The Richmond Hill City Council voted earlier this week to end a plan to build a convention center on developer Johnny Murphy’s land in Richmond Hill Plantation, claiming Murphy would not relinquish the deed to the land.
In a two-part motion, council members also agreed to explore the possibility of placing the convention center on land they already own behind J.F. Gregory Park.
About two years ago, the city and Murphy reportedly entered a verbal agreement in which Murphy would give the city 10 acres of land in the center of the golf course he is building in Richmond Hill Plantation. The initial plan called for building a convention center and an aquatic center.
"It has been a challenge trying to acquire this property we were promised, so we need to move on," said Davis.
Davis and convention center project consultant Kirby Glaze both said the alternative site, behind the park, is beginning to look like a more attractive location because it will compliment planned downtown development such as the streetscape project and Dr. Bill Trout’s Richmond Hill Station Xchange.
Murphy said he has not handed over the land deed because of his growing concern over some of the potential disturbances the city’s project could cause to the future residents of his Richmond Hill Plantation development.
He also said city officials have turned down meeting with him and his attorney to discuss the potential activity the convention center would produce."Our concerns are noise level, if you have stuff like outdoor concerts or weddings going on. When we started this whole thing, we were strictly dealing with daytime events," Murphy said. "We never got to ask these questions because the city won’t sit down with my attorney and me."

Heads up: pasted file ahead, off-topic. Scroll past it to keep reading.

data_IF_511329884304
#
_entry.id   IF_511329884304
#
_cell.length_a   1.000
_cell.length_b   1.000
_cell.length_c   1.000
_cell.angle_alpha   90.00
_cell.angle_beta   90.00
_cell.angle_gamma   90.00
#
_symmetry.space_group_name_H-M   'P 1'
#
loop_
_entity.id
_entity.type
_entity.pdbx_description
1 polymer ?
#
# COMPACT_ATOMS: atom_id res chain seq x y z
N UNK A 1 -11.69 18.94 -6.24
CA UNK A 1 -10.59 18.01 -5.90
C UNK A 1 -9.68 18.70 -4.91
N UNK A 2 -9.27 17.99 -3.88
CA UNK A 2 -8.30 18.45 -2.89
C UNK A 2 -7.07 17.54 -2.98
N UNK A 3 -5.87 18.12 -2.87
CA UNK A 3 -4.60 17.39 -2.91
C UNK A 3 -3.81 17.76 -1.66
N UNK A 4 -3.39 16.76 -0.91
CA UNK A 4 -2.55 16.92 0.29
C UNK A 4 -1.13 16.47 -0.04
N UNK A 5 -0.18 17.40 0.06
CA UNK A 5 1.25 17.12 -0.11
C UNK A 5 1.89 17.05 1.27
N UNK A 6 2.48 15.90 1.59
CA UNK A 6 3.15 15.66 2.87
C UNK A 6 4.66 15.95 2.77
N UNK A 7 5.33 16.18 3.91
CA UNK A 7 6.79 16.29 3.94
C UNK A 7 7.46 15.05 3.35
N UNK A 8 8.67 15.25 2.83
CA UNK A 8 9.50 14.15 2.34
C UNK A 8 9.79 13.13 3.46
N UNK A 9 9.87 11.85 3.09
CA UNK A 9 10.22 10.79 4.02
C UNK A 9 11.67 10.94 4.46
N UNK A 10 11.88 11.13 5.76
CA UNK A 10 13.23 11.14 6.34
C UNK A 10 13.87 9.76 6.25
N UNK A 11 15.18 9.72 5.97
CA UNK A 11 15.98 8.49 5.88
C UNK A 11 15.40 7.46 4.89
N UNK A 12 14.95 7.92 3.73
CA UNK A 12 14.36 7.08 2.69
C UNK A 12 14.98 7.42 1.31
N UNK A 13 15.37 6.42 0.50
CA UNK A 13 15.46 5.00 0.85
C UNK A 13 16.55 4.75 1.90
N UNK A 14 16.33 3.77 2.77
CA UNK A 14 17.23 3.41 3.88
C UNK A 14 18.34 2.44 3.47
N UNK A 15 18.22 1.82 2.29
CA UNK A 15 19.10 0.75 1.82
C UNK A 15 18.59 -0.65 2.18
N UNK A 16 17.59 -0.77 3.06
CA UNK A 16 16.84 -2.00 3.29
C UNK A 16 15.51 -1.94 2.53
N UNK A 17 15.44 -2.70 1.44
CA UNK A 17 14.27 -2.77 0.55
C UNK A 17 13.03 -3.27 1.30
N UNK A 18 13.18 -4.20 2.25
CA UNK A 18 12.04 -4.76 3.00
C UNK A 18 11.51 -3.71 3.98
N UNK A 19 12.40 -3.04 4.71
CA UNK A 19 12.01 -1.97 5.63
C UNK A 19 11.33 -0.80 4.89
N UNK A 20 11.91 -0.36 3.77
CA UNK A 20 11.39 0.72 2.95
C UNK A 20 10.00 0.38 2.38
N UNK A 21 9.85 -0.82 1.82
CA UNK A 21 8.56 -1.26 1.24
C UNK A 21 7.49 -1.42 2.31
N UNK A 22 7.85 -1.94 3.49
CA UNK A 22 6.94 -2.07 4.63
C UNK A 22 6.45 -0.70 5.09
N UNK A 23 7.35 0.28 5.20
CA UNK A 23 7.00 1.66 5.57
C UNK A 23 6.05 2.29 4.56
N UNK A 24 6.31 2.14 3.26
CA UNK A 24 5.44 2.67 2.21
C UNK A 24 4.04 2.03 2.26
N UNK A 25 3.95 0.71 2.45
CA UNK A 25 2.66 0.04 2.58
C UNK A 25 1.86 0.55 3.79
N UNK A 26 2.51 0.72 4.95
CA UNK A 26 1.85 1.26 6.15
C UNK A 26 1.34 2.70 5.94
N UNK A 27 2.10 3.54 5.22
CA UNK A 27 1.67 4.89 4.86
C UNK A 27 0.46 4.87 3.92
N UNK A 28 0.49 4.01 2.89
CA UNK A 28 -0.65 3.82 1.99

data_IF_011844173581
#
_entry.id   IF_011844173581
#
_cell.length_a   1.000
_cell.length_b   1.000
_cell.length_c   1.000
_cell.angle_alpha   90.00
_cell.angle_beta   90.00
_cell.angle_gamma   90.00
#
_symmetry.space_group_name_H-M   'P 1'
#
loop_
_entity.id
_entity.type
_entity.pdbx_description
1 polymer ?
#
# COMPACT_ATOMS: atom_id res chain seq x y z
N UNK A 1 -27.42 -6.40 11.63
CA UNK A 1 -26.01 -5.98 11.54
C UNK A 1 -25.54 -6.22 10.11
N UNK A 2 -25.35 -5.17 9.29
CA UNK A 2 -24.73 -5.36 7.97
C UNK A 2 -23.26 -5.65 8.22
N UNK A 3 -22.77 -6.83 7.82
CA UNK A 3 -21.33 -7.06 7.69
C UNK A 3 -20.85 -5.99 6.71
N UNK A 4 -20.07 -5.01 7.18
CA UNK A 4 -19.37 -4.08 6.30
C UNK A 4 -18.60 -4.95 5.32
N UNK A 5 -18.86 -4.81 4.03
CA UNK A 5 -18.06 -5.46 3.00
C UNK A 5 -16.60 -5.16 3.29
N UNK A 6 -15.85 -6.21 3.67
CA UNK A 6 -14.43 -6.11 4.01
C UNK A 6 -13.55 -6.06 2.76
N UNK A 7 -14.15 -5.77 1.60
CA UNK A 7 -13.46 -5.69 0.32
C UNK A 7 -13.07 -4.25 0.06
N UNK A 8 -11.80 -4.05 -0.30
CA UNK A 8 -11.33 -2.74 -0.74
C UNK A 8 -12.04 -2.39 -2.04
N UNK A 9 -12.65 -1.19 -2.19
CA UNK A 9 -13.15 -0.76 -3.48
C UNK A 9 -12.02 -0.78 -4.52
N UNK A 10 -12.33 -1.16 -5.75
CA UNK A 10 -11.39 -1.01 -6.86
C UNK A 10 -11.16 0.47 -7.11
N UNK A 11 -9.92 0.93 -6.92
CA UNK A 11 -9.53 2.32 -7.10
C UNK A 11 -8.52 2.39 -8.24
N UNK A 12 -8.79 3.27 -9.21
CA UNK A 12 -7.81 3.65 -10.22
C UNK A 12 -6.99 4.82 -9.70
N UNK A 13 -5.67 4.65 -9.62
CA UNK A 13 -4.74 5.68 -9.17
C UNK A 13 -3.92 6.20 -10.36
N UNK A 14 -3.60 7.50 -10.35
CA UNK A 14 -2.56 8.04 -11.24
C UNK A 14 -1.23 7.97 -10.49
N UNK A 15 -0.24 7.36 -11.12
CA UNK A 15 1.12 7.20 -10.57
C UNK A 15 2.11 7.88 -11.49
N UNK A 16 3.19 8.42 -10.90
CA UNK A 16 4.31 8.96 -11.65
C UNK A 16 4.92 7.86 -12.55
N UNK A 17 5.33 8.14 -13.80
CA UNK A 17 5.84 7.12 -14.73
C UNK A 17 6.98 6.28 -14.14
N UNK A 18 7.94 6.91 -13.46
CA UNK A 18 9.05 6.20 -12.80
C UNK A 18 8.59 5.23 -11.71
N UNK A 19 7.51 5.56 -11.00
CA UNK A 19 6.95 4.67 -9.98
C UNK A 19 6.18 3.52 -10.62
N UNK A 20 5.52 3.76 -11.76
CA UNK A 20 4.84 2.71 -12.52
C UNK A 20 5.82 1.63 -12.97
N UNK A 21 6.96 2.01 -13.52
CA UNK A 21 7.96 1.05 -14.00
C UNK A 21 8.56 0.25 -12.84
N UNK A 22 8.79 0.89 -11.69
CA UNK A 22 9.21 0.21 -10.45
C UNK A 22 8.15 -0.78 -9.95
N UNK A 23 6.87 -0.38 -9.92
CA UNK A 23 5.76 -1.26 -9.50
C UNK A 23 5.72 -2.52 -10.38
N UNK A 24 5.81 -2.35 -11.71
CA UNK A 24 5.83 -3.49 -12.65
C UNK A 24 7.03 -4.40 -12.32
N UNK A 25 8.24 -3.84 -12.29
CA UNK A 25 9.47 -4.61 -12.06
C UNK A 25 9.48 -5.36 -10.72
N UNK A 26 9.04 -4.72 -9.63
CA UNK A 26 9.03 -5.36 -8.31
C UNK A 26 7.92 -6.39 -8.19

Murphy also noted a part of the convention center that will have alcohol for sale. He said this could cause potential problems with residents.
"What if the place closes down over it? We’d have a closed facility right there on our 18th green," he said.
Murphy said he wished he had the convention center on his land, but he is not upset over the city’s decision.
"I think we’re in the same boat here," he said. "We couldn’t come to terms. I’m just afraid of the unknown here and we weren’t going to give them the deed until there is discussion to make sure of all these things."
Davis said city officials have met with Murphy numerous times regarding this project.
In reference to the aquatic center, Davis said it will still be built, but in a later phase and probably in a different location.
In other business:
• Davis presented Richmond Hill resident Karin Brookshire with a plaque honoring the memory of her late husband who was killed in Iraq in June while on a military tour of duty. • Approval was granted to Michael Casey to rezone his residential property near Magnolia Street and Hwy. 144 to commercial.
• Approval was granted to Charles Stafford to build a vehicle maintenance and restoration facility on his property located behind Flash Foods and Coastal Communications.
• Approval was granted for land owner Kenny Patel to combine a 40-foot easement and a 3.7-acre lot at the corner of Ponderosa and highway 17, across from Hampton Inn, to potentially build another hotel. Patel currently owns the Hampton, the Best Western and Comfort Suites, which all neighbor each other.
• Site plans and building elevations were approved for Ella’s owner Dana Lewis to build an accessory building behind Ella’s. Lewis is in the process of purchasing the small white building that sits next to Beef ‘O’ Brady’s in order to then transport it to her facility.
• Ray Pittman of Thomas & Hutton addressed council with a power point presentation about the forthcoming Terrapointe project.
• An alcoholic beverage license was granted for King Chan Chan for a Japanese restaurant at Park South.